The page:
George Thrush: This course has evolved into one that is about teaching students who might not be majoring in design, the benefits of design thinking and how that can help them solve problems. What I hope that we can talk about today are two issues that I know are very close to your heart, and I think you have employed some of these techniques implicitly or explicitly.
The first is innovating in higher education, which is a huge topic. And the other is your role as the client for the new Interdisciplinary Science and Engineering Complex.
So you’ve been here 10 years now. In higher education, which has been such a changing playing field, what would you say has changed the most in the past 10 years?
President Aoun [Addressing the students]: What has changed the most in higher education is you. That’s the first and most important aspect of the change, because your expectations are different. You are the digital generation; you want things now and you want them anytime and anywhere. And higher education has yet to adapt. And that’s an aspect that we are now going to build: personalized education. You’re going to see an enormous shift from the teacher-centered environment to a learner-centered environment.
Personalization of higher education is not new to Northeastern. Co-op is the ultimate form of personalized education because you are there, you are looking in your co-op environment—whether it’s for-profit, whether it’s not-for-profit, whether it’s a startup, whether it’s in Shanghai, or Cape Town, or Singapore, or London—you are looking at the world and you are looking at yourself, trying to understand what you like, what you don’t like, what you’re good at, what you have to work on; and that is personalized education.
No one is driving co-op but you. When we started looking at personalization, we knew that we already had a great asset, which is co-op and experiential education. So now the next evolution is going to focus more and more on providing you with opportunities to have a personalized education not only when you are here, but also for life. You may ask, “Why do I need it? Why do I need to have access to learning for life?” And that’s something we’re going to discuss.
But to go back to professor Thrush’s question: You are different from your predecessors in your expectations, in what you do and how you do it, and how you learn. Yet, higher education is not talking about personalization. It is still talking about providing the classical, curriculum-based approach.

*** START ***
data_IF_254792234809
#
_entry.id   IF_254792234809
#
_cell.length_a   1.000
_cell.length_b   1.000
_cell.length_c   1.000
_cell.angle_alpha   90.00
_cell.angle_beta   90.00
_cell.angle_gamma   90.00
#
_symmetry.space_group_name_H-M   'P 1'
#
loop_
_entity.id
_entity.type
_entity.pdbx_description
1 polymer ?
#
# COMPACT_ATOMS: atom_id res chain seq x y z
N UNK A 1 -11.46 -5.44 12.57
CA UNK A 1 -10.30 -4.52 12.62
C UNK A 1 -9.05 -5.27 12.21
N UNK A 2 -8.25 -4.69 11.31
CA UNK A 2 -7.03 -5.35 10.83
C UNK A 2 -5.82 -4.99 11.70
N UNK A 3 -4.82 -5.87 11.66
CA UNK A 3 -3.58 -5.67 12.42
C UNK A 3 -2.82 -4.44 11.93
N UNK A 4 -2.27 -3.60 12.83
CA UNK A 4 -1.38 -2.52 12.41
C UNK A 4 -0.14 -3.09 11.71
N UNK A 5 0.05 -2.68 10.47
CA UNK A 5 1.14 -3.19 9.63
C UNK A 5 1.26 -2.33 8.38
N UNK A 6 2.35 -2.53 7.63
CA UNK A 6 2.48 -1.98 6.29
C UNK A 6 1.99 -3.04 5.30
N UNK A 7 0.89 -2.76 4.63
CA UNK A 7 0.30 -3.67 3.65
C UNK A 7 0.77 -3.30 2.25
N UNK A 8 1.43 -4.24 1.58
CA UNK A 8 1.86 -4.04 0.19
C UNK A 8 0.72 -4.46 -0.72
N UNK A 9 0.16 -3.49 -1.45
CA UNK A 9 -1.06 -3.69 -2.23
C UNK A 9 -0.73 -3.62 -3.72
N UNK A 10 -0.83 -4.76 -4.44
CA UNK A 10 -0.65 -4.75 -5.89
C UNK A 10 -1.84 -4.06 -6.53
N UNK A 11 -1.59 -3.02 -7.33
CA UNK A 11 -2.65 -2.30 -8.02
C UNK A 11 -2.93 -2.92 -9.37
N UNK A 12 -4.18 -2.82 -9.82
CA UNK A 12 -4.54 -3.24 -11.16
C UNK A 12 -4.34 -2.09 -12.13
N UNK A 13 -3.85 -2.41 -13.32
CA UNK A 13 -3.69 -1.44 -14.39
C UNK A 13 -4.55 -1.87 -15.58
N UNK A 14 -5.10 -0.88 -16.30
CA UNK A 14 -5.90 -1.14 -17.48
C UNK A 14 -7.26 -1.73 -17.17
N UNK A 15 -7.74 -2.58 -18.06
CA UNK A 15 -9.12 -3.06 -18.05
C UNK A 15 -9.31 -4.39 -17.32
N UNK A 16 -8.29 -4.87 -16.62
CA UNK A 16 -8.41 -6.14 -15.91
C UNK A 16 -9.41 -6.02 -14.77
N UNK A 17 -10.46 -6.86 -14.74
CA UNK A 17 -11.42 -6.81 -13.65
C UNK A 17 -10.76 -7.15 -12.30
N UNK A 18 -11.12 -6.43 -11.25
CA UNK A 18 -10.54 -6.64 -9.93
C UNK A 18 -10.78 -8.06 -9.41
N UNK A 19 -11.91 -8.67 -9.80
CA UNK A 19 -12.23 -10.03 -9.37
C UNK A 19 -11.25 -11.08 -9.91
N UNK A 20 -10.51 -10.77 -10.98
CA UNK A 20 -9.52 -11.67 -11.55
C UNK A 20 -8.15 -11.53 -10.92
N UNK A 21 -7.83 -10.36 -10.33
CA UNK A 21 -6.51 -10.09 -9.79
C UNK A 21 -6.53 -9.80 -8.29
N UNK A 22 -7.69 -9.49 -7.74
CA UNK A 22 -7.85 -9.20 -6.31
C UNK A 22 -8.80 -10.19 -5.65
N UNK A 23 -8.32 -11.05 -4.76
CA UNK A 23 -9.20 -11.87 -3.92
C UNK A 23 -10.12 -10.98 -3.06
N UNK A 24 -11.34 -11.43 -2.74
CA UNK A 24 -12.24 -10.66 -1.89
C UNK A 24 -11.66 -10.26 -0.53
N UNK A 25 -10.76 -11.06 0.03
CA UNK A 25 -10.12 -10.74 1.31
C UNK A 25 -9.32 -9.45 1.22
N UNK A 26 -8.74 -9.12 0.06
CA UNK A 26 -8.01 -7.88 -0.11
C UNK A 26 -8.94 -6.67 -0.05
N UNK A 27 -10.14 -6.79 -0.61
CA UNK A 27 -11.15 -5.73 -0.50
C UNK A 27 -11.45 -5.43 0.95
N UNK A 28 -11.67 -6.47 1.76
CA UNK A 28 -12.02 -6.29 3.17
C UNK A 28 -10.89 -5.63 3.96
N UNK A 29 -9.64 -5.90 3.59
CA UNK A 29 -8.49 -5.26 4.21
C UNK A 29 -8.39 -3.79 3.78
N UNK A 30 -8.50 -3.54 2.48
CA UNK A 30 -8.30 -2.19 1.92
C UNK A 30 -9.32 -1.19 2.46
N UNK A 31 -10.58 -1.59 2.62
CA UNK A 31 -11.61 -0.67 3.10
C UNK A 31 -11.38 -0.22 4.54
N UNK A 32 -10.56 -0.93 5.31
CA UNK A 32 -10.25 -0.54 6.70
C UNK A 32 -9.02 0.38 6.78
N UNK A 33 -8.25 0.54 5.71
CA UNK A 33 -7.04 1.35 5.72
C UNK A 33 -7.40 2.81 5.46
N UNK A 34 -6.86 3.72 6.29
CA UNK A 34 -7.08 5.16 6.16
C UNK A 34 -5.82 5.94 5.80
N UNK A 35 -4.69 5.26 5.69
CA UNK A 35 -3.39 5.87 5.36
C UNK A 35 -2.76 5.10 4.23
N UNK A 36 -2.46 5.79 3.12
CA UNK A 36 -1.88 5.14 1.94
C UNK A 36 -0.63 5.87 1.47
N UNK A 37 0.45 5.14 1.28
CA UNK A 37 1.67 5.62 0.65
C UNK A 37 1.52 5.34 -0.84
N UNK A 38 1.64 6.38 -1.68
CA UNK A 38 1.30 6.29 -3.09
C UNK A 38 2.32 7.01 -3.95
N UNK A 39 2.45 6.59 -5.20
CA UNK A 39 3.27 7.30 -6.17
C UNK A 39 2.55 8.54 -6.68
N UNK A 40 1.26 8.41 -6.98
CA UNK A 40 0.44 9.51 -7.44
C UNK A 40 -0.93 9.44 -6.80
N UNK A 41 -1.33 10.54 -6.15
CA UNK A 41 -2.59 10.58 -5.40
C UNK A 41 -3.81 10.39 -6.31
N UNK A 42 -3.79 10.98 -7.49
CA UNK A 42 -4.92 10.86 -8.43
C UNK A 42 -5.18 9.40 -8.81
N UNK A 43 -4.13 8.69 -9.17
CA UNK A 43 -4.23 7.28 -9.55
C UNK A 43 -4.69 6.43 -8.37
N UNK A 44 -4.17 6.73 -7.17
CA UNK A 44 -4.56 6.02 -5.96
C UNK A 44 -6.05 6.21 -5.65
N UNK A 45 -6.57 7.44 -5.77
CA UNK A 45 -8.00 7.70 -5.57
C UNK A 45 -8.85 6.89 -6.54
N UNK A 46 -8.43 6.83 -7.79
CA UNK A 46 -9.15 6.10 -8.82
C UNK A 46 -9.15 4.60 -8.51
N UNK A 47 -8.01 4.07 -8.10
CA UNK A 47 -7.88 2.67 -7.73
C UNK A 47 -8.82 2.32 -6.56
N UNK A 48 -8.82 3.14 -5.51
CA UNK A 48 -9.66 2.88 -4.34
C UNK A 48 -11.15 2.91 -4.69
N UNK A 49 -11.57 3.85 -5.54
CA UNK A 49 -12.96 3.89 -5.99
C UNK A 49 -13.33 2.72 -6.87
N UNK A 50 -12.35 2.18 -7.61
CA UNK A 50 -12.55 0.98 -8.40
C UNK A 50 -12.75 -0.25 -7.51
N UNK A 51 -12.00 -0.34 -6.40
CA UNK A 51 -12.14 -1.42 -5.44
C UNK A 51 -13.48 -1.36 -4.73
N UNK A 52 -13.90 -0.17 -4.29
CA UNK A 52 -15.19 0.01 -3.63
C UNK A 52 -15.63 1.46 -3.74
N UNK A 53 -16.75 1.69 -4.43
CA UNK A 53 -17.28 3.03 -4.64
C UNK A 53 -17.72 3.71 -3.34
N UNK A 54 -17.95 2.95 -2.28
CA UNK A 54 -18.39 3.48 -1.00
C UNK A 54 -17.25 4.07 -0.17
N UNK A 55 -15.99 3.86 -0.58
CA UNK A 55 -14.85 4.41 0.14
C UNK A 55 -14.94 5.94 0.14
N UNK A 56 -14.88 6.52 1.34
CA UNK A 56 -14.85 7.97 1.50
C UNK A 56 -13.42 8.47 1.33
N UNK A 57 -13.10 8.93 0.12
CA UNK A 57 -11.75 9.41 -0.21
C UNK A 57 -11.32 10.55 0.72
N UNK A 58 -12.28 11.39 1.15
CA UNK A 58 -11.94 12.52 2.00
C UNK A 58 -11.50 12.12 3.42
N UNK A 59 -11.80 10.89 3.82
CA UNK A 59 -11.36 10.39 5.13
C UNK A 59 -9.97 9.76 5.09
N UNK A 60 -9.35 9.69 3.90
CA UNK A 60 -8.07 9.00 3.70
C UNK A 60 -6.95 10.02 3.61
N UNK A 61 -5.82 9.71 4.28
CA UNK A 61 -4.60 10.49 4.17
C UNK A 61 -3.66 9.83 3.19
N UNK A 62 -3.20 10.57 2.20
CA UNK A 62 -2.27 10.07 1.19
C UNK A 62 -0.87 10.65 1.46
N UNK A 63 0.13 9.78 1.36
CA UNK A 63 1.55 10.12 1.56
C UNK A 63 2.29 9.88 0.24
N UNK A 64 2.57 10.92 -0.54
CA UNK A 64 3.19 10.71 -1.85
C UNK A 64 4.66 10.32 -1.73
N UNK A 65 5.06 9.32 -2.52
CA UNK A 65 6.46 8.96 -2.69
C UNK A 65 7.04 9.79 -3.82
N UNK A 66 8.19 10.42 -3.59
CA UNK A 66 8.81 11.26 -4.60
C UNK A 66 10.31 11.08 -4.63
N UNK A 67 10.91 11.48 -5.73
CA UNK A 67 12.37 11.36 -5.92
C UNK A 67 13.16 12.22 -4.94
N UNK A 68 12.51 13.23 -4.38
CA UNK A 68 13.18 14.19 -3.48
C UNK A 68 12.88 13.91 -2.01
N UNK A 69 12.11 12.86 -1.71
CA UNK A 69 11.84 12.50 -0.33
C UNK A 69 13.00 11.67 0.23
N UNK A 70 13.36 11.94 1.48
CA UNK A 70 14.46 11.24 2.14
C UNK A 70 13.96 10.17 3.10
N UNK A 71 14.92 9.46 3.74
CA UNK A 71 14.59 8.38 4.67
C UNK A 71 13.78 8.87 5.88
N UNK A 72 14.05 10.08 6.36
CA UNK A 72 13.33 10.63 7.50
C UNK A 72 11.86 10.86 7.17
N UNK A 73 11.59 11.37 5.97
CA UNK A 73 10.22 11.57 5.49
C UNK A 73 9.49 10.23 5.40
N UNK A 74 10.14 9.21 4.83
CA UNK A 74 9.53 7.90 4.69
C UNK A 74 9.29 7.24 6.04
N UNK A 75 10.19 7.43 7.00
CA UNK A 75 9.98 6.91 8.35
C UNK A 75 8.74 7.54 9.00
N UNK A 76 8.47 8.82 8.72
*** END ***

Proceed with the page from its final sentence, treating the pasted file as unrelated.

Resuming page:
Thrush: Let’s switch gears and talk about the Interdisciplinary Science and Engineering Complex and your role as the client. The reason I want to talk about it is not just because I like cool architecture, which I do, but because it seems to me a very clear example of how different stakeholders would have defined the problem very differently.
If you had asked the treasurer, they would have said we have this much need and this much cost per researcher. If you’d asked Facilities, they would have come up with something else. If you’d asked the researchers themselves, they might have come up with something else. Can you tell us a little bit about what you talked about with the architects? Because you seem like the ideal client to me, someone who understands that architecture is not mere building. What were your ambitions for this thing from the start?
Aoun: We’re going to open this great new science and engineering complex. Already we have other universities coming here to visit it. Why? First, look at campuses at the macro level: You have campuses that are monotonic in their design, for instance all their buildings are Italian Romanesque. There’s nothing wrong with that, they tend to be in a bucolic environment. Northeastern is an urban environment. You have West Village, International Village, and East Village, so what we wanted is to reflect the fact that we are daring, to reflect that we are interested in new material, in new architecture.
We started working together [with Boston-based architecture firm Payette] to look at the science and engineering complex as a statement. You saw the architecture, we pushed to make it a statement—a statement about design, a statement about innovation, a statement about being part of Columbus Avenue and opening Columbus Avenue to the community, too.
Then, when we started looking at the inside, we wanted the users—the students, the faculty—to be bumping into each other as opposed being confined to their rooms. All the labs are on one side and all the offices are on the other side, so, when you walk from one to the other you have to interact with others. We made it completely open. The science and engineering complex is a magnificent symbol of who we are, and that’s essential.